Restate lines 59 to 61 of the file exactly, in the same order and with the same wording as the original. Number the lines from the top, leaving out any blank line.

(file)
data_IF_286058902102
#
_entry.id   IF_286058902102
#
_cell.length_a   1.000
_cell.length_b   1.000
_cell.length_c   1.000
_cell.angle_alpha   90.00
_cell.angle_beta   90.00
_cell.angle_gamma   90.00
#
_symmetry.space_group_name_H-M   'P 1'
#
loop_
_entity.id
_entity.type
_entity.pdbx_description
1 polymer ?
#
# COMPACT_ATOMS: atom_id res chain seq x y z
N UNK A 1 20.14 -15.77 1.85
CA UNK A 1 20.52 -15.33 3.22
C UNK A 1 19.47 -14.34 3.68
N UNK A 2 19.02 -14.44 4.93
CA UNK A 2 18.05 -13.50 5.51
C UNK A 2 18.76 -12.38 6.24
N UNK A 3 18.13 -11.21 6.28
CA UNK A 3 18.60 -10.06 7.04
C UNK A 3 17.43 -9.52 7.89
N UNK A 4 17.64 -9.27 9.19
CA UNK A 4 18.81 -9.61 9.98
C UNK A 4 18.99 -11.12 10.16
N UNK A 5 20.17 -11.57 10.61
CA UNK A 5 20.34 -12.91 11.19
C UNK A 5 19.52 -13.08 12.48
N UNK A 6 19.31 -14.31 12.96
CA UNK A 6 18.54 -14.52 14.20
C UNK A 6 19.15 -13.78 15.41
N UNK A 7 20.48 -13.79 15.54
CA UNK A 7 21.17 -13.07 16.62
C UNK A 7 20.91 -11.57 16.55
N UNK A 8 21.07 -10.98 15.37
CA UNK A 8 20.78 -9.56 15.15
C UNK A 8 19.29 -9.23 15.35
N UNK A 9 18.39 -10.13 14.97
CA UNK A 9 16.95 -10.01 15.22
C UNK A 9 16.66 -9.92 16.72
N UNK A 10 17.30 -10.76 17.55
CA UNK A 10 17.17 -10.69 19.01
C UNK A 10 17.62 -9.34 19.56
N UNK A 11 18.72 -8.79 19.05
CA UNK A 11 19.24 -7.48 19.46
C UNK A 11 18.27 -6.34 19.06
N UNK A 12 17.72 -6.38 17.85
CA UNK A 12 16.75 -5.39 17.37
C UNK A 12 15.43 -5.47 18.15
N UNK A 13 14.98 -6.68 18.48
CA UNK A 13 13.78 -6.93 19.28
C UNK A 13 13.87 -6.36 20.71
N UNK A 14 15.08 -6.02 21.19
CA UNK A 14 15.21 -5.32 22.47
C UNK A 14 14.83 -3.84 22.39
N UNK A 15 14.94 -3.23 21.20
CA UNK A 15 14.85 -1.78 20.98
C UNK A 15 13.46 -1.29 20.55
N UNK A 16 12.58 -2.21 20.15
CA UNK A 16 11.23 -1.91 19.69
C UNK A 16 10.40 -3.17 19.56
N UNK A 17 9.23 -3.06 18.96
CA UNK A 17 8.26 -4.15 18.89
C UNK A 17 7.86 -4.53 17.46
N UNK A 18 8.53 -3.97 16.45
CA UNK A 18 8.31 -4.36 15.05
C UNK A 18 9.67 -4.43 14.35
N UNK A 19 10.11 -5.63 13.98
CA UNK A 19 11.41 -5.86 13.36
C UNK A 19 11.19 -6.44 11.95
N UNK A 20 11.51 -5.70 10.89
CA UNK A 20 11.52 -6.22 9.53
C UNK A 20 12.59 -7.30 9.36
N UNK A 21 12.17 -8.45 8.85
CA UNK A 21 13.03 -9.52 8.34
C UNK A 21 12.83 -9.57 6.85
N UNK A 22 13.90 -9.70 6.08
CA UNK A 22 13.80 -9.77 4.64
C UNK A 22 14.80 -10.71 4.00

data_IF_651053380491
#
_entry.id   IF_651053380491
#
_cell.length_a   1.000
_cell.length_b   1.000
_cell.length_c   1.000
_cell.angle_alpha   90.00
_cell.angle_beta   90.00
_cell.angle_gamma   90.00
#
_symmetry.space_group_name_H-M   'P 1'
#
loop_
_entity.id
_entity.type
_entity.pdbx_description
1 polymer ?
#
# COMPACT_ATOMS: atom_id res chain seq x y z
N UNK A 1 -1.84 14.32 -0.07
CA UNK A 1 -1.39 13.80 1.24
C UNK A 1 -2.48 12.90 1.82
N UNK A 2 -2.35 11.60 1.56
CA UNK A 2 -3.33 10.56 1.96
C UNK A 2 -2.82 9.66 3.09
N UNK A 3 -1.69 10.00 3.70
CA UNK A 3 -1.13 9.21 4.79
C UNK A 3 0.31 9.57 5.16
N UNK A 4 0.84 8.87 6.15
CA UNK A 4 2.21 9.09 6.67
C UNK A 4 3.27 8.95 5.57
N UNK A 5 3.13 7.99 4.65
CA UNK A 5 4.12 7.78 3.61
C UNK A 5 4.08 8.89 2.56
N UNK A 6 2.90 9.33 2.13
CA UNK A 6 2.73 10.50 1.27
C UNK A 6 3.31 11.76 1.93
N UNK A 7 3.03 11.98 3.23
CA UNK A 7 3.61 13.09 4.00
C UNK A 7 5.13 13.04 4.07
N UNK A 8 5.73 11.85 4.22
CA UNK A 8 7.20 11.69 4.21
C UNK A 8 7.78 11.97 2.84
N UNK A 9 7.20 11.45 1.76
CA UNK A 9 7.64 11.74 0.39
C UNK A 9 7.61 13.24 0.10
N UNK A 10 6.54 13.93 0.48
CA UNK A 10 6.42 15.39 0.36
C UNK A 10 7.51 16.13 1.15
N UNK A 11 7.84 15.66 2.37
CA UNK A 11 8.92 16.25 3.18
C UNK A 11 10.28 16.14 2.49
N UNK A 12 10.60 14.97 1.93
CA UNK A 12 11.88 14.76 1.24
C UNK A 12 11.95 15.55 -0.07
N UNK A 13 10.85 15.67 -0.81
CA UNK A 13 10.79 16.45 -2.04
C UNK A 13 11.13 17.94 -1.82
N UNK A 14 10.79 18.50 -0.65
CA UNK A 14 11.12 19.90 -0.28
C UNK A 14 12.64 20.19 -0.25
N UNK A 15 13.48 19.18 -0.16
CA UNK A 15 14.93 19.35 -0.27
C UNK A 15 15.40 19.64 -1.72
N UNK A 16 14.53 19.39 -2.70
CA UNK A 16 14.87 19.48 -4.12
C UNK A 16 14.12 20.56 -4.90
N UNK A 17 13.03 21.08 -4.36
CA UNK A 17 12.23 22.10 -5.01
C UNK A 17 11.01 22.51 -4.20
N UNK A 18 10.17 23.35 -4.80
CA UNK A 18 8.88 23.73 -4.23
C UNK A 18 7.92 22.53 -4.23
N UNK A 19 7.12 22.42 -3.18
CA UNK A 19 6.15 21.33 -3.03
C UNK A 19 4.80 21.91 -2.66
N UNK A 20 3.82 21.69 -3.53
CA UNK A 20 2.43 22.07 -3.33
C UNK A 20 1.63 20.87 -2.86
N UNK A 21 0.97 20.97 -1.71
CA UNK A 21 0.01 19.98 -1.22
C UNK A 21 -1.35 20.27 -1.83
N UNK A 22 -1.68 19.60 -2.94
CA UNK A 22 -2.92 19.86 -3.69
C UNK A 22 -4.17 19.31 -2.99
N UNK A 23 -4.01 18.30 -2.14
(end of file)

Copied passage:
C UNK A 13 13.87 -6.36 20.71
N UNK A 14 15.08 -6.02 21.19
CA UNK A 14 15.21 -5.32 22.47